I’m taking a few golf lessons. Yes, in February, in Upstate New York, where a heat wave = temps in the 20s.
But in some respects winter is a good time to take lessons, especially if you’re in my situation. I have an old swing habit I have to break once and for all: my left wrist bows at the top of my swing. Bowing one’s left wrist, it turns out, does unmentionable things to one’s club face angle. It also makes it very hard to get the club face back to square at impact. I manage to square the face — sometimes — via a little loop at the top of my swing, kind of like Jim Furyk’s — except unlike Jim Furyk’s mine isn’t particularly repeatable.
So my game had plateaued. I’d managed to whittle my handicap down from the mid-30s a few years ago to around 20, but then I got stuck. I wasn’t hitting enough fairways, wasn’t keeping my ball in play enough with my fairway woods and long irons. Yeah, I know, the easiest way to shave strokes off your score is by working on your short game. Or so goes the “conventional wisdom” whatever that is. Although you may have caught the Golf Magazine article last fall that mentioned than in a typical round, someone who shoots in the 90s wastes six strokes on what a Columbia Business School Professor (Mark Broadie, unofficial title: 4-handicap numbers geek) calls “awful shots” — meaning anything that “advances the ball less than 80 yards,” “results in a penalty,” or “forces a recovery shot.”
Yeah, I see me losing six strokes a round that way, easy.
The worst part, by far, is that I was getting frustrated, and it was taking some of the fun out of playing–and golfing is one of my favorite things to do.
So I took some money out of savings and am letting Rob Horak (he used to be the pro at Blue Heron Hills; he’s now at Golftec) pull my swing apart to re-build some better fundamentals. And since it’s February in Rochester, I can’t be tempted to take any of it out on the course. Which is a good thing, because on the course I’d surely backslide. Better off standing in my living room swinging, over and over and over again, at nothing . . .
Time will tell if this is the fix I needed to straighten out my long game.
But in the meantime, I realized something about myself, and my brain, and the way I learn.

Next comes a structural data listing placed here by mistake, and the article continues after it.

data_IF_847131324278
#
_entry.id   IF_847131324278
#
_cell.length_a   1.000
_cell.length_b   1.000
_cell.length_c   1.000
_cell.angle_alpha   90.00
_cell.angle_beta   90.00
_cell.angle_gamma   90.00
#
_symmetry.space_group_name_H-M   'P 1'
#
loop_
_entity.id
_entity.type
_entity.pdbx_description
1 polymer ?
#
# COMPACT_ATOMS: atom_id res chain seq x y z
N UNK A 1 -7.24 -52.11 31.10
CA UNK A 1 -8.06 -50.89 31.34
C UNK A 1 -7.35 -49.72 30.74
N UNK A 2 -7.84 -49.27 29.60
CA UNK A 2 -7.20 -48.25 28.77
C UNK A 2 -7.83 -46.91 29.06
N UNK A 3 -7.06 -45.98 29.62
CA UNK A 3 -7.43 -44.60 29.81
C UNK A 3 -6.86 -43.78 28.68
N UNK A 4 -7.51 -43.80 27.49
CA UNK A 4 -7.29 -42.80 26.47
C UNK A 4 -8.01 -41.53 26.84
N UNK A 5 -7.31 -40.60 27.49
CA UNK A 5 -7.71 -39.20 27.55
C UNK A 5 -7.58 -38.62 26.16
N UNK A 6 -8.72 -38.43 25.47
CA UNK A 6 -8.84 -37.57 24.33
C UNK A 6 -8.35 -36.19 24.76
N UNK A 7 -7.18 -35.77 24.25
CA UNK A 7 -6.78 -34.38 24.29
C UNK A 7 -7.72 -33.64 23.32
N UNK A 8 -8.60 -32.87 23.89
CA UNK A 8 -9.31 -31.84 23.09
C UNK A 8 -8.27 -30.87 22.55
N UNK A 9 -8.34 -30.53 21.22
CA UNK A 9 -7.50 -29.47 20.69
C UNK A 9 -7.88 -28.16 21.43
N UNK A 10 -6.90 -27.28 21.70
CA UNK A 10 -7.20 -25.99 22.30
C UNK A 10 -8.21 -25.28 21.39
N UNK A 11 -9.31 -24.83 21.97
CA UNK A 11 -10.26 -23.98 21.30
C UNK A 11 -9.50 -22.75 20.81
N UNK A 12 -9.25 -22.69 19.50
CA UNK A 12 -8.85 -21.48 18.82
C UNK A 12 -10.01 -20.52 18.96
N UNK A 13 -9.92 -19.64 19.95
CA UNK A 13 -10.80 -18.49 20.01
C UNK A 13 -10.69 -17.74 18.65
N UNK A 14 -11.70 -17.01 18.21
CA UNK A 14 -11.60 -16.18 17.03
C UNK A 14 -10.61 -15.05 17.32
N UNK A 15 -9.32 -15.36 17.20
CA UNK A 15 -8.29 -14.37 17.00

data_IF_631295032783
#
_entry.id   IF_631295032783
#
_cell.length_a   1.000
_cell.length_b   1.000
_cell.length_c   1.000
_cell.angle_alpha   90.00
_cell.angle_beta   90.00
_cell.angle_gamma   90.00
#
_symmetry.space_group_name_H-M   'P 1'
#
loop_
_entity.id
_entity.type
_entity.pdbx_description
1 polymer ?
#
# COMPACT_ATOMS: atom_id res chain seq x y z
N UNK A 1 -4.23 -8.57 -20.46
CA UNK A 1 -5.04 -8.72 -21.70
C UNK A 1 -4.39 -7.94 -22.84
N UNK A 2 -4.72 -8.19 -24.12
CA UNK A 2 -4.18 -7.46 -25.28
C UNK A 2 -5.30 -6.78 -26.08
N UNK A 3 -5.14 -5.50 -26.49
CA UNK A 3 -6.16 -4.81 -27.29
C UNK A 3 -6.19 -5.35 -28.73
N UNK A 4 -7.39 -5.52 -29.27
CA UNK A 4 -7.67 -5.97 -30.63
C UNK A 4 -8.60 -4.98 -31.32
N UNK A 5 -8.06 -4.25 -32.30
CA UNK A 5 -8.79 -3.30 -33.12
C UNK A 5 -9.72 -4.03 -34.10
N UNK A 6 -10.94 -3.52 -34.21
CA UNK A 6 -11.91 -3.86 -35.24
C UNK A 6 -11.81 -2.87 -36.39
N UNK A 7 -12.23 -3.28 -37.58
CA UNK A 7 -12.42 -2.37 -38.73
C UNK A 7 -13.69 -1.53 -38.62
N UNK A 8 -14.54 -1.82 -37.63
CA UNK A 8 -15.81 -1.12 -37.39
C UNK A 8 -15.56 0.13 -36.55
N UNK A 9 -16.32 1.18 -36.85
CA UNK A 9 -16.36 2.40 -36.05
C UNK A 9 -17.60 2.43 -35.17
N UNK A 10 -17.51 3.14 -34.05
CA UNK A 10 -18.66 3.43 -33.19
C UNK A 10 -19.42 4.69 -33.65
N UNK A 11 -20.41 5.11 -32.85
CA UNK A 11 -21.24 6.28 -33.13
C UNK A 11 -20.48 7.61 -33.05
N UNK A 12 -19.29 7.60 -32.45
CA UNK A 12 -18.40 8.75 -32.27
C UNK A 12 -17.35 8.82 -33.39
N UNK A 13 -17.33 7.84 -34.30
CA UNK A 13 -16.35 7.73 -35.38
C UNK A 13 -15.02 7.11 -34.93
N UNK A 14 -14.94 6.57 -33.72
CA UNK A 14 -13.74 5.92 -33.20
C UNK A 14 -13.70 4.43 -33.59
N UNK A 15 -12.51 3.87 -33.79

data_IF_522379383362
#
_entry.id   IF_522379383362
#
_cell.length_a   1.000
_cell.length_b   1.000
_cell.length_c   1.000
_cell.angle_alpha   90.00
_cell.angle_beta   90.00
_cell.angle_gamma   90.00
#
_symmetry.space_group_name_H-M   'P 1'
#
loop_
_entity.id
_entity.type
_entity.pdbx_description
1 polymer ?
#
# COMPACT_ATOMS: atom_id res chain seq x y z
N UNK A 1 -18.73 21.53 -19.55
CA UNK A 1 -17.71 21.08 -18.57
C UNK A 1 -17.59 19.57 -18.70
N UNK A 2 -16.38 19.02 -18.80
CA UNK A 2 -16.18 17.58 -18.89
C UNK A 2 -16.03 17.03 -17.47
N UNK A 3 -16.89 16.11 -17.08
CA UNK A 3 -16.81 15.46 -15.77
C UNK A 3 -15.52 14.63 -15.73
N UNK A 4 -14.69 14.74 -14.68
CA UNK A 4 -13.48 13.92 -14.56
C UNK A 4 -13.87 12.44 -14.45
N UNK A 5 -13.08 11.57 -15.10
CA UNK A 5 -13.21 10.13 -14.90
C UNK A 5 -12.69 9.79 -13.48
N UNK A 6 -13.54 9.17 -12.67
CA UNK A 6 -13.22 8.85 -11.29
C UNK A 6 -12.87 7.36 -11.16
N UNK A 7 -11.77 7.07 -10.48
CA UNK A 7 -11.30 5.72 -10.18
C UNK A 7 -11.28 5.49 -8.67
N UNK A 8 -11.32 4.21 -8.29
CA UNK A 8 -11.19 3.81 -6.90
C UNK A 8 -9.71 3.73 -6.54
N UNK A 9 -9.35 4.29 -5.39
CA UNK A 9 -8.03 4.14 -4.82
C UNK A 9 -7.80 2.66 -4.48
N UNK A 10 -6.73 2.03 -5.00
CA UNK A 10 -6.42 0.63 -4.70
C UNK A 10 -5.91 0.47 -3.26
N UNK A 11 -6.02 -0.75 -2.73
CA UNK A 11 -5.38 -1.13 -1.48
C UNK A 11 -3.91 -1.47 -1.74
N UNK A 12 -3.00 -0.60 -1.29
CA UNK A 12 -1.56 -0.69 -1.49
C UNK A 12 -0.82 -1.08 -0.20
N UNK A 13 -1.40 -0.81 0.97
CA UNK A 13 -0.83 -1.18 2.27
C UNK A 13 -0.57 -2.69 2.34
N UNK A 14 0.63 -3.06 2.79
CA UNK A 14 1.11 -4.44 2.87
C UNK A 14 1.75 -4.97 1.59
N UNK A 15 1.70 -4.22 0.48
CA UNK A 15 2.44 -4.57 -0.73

I don’t have any idea if I’m alone in this, but I have trouble mapping visuals correctly back to physical actions.
As one example. I’d forgotten this, but I struggled as a kid with learning my right hand from my left. What finally saved me was learning to write. When it was time for the Pledge of Allegiance, I imagined picking up a pencil. Then I would know which was my right hand.
To this day, I bet if you showed me a photograph of someone with one hand raised, and asked me which hand it was, I’d be unable to answer until I had mentally turned myself around (so I’d be facing the same direction as the person in the photo) and “matched” the raised hand with mine. Writing hand, right. Non-writing hand, left.
And guess where I’ve gotten virtually all of my information in the past five years about what makes a “good golf swing”?
Pictures. The pros on television, pictorials in the golf magazines.
It’s comical, the results, now that I see what I did. I’d constructed a mental model that was basically backwards–the way my body executed part of my swing (the top of it) was backwards. And it worked, part of the time–because I’m a good enough athlete that I could compensate, with my hands, for the shenanigans in my swing–but it had that little goofiness built in, the laying off of the club and the little loop to bring it back that I couldn’t even feel, because I thought I was doing what I saw in the pictures.
So yeah. I’m weird.
Now, fingers crossed, I can smooth out at least a little of my weirdness before the courses open back up this spring . . .